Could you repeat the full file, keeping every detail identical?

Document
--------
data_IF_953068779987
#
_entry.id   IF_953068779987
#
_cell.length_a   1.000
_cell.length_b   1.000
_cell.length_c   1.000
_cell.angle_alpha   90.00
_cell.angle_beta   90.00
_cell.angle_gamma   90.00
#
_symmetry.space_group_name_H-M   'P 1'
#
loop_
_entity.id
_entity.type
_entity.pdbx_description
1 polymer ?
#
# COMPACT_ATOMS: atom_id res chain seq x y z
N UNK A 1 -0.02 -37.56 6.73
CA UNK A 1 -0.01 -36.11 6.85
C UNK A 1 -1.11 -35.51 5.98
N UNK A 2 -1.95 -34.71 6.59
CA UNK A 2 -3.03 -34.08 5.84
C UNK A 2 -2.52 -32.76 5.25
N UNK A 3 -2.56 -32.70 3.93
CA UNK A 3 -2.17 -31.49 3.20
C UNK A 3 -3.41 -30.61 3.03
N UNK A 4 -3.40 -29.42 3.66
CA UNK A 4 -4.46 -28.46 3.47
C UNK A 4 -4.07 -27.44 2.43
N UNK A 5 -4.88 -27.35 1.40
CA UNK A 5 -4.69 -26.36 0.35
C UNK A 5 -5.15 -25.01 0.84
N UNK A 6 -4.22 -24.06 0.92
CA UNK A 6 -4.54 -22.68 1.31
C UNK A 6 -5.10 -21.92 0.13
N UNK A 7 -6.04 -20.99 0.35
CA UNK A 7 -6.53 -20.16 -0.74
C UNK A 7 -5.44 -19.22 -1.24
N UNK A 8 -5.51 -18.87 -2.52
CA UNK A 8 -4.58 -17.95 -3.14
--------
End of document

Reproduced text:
data_IF_953068779987
#
_entry.id   IF_953068779987
#
_cell.length_a   1.000
_cell.length_b   1.000
_cell.length_c   1.000
_cell.angle_alpha   90.00
_cell.angle_beta   90.00
_cell.angle_gamma   90.00
#
_symmetry.space_group_name_H-M   'P 1'
#
loop_
_entity.id
_entity.type
_entity.pdbx_description
1 polymer ?
#
# COMPACT_ATOMS: atom_id res chain seq x y z
N UNK A 1 -0.02 -37.56 6.73
CA UNK A 1 -0.01 -36.11 6.85
C UNK A 1 -1.11 -35.51 5.98
N UNK A 2 -1.95 -34.71 6.59
CA UNK A 2 -3.03 -34.08 5.84
C UNK A 2 -2.52 -32.76 5.25
N UNK A 3 -2.56 -32.70 3.93
CA UNK A 3 -2.17 -31.49 3.20
C UNK A 3 -3.41 -30.61 3.03
N UNK A 4 -3.40 -29.42 3.66
CA UNK A 4 -4.46 -28.46 3.47
C UNK A 4 -4.07 -27.44 2.43
N UNK A 5 -4.88 -27.35 1.40
CA UNK A 5 -4.69 -26.36 0.35
C UNK A 5 -5.15 -25.01 0.84
N UNK A 6 -4.22 -24.06 0.92
CA UNK A 6 -4.54 -22.68 1.31
C UNK A 6 -5.10 -21.92 0.13
N UNK A 7 -6.04 -20.99 0.35
CA UNK A 7 -6.53 -20.16 -0.74
C UNK A 7 -5.44 -19.22 -1.24
N UNK A 8 -5.51 -18.87 -2.52
CA UNK A 8 -4.58 -17.95 -3.14